Ash is a gorgeous beta hero who hides his insecurities behind a veneer of impassivity but who feels deeply. His life has been difficult and filled with loss; he longs for stability and connection, and those longings are the main reasons he is so reluctant to pursue anything other than friendship with Verity, even though he knows she’s as attracted to him as he is to her. After a childhood being passed from pillar to post, fostered by one family only to be passed on after suffering an epileptic seizure, he eventually went to a charity school where one of his schoolmasters recognised his artistic talent and arranged for him to be apprenticed to an engraver. It’s in that capacity that he first makes the acquaintance of Lady Caroline Talbot, who wishes to engage him to illustrate a book of the plants and flowers in her herbarium. Right from his first visit, Ash is struck by a strange sense of familiarity and ‘wrongness’ at the same time… he can’t know that his visits to Arundel House will change his life.
I don’t think it’s too much of a spoiler, given the book’s title, for me to talk about what that change is (and it’s in the synopsis) – although Ash isn’t so much a duke in disguise as he is one who has no idea of his true identity! The discovery of his origins is naturally a shock and his instinct is to deny that he is likely the Duke of Arundel’s heir; not only has he not been brought up to it, Verity will want nothing more to do with him should he really be a member of the aristocracy she so despises. But it seems he cannot escape his birthright – and moreover, he can’t abandon Lady Caroline – who is his aunt – to the not-so-tender mercies of her violent, abusive brother, whose murderous intentions were the reasons she sent Ash away into hiding when he was a little boy.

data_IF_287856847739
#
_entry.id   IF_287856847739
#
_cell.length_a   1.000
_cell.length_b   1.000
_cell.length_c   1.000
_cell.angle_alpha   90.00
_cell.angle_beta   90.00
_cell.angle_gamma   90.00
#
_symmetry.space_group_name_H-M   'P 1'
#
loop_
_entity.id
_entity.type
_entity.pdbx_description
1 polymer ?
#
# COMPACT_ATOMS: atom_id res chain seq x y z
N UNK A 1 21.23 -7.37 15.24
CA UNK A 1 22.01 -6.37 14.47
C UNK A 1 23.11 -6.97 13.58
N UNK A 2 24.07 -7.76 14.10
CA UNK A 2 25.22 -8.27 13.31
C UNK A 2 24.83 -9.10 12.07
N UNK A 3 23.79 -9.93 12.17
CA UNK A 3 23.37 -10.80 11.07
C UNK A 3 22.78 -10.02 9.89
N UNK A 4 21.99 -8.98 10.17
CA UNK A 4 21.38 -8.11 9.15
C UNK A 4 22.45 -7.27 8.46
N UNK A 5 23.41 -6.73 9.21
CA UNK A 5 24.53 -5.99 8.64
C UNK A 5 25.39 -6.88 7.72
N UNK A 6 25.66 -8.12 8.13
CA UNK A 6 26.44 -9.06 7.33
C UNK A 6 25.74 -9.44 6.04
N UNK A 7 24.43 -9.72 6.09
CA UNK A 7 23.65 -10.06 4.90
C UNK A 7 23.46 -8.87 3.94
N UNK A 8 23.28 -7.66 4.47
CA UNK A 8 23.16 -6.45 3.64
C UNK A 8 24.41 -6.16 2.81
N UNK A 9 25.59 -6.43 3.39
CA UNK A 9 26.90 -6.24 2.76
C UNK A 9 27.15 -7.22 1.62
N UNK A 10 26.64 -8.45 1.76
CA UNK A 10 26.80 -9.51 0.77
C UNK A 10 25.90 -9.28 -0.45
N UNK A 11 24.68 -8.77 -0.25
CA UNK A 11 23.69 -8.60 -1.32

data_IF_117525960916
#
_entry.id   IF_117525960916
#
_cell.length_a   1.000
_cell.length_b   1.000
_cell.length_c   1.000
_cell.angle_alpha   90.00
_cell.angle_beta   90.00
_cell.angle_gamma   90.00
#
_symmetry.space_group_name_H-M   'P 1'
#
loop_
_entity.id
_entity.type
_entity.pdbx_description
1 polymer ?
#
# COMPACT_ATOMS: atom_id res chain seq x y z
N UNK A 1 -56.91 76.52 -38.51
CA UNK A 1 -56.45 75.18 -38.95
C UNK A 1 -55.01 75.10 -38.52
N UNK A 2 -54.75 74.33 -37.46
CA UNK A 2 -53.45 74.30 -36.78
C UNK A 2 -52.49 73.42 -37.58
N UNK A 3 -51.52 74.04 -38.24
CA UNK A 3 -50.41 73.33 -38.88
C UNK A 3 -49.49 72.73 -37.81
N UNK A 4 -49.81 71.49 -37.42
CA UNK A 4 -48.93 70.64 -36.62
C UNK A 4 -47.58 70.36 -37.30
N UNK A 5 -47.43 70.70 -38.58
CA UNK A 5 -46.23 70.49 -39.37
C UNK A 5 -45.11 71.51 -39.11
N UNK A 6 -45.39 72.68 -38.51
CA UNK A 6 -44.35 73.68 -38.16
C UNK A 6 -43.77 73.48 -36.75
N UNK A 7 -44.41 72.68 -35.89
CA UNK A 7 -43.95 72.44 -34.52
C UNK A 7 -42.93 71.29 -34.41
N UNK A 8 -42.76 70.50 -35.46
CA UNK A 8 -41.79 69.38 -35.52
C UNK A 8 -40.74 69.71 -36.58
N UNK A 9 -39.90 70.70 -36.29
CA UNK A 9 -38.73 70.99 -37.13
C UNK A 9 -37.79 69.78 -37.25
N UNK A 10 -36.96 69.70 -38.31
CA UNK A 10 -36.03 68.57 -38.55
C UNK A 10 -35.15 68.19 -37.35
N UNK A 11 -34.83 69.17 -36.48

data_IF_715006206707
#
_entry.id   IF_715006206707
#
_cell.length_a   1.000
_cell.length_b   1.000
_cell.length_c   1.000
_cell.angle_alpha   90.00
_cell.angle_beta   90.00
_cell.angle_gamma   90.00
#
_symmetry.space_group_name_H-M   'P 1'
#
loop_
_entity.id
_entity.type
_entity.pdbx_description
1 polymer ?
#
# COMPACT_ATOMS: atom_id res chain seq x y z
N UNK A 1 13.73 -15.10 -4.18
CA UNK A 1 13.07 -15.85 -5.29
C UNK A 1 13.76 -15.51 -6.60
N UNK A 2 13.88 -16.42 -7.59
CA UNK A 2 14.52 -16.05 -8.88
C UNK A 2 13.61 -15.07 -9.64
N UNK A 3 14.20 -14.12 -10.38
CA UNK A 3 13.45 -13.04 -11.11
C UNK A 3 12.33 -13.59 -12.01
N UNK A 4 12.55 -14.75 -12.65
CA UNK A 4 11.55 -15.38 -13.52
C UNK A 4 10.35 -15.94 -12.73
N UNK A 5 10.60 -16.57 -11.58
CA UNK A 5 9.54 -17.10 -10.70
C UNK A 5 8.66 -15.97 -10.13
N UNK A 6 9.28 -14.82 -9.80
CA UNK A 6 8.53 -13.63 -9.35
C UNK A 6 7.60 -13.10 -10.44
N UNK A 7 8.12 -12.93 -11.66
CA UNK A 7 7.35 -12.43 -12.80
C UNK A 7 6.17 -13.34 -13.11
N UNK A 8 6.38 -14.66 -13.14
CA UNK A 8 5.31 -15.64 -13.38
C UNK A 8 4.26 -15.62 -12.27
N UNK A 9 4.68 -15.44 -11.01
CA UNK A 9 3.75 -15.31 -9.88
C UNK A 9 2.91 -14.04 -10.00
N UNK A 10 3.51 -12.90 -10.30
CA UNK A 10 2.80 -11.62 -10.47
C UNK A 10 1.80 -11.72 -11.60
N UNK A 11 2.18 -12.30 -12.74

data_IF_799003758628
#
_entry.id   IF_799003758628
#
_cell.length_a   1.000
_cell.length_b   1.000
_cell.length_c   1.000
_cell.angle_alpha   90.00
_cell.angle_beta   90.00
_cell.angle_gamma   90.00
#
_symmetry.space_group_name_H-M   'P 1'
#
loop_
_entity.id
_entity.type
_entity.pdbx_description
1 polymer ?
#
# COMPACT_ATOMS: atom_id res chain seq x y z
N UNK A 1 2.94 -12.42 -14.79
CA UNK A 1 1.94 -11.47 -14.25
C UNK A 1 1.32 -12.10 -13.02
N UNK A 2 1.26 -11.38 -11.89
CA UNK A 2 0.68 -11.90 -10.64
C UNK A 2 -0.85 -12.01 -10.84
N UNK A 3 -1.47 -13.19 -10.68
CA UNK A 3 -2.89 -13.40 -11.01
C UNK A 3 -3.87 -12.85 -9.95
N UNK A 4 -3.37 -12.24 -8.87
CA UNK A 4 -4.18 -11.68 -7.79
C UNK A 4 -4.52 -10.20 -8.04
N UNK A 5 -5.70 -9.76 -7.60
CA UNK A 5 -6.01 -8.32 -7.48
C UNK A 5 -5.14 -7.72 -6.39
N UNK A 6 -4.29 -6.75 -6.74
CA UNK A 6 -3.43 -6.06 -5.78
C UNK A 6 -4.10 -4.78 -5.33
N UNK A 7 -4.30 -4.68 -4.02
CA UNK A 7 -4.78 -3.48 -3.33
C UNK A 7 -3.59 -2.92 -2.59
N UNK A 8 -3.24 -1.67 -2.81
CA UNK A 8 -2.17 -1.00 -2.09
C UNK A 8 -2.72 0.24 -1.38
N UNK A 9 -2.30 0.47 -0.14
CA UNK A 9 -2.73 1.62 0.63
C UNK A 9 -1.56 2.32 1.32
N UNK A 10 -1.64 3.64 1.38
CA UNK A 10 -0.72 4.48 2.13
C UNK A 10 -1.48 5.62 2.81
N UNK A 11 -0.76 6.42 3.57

I enjoyed the book overall, even though I had a few niggles with the way things played out. I liked Ash and Verity and the strong connection the author has created between them, and I liked the historical and political background to the story and the cheeky nods to gothic romances – but I wasn’t completely convinced by the way the couple reached their HEA. We’re repeatedly told and shown that Verity absolutely hates the aristocracy and everything it stands for and that she intends never to marry – and yet she’s very easily persuaded to become Ash’s duchess. I also didn’t much care for Ash’s lie by omission; when he accepts he really is the heir to a dukedom, he decides not to tell Verity for a month (and to finally embark on the sexual relationship they both want) and as if that wasn’t enough, when he’s forced to own the truth, he just ups and leaves Verity without really talking to her about anything, instead just assuming that she won’t want to be with him once he’s a duke and that she won’t consider marrying him regardless of his social status. For two people who’ve been friends for a decade and know each other pretty much inside out, and considering Ash’s abandonment issues, that refusal to communicate didn’t make a lot of sense.
The writing is excellent and the principals are refreshingly different; Verity is bisexual (and makes no secret of it), pragmatic and somewhat grouchy, while Ash is more even-tempered and is an utter sweetie (and a virgin to boot). I’ve knocked off a couple of grade points for the inconsistencies I’ve noted, but I nonetheless enjoyed A Duke in Disguise, which is one of the better historical romances I’ve read over the past year or so.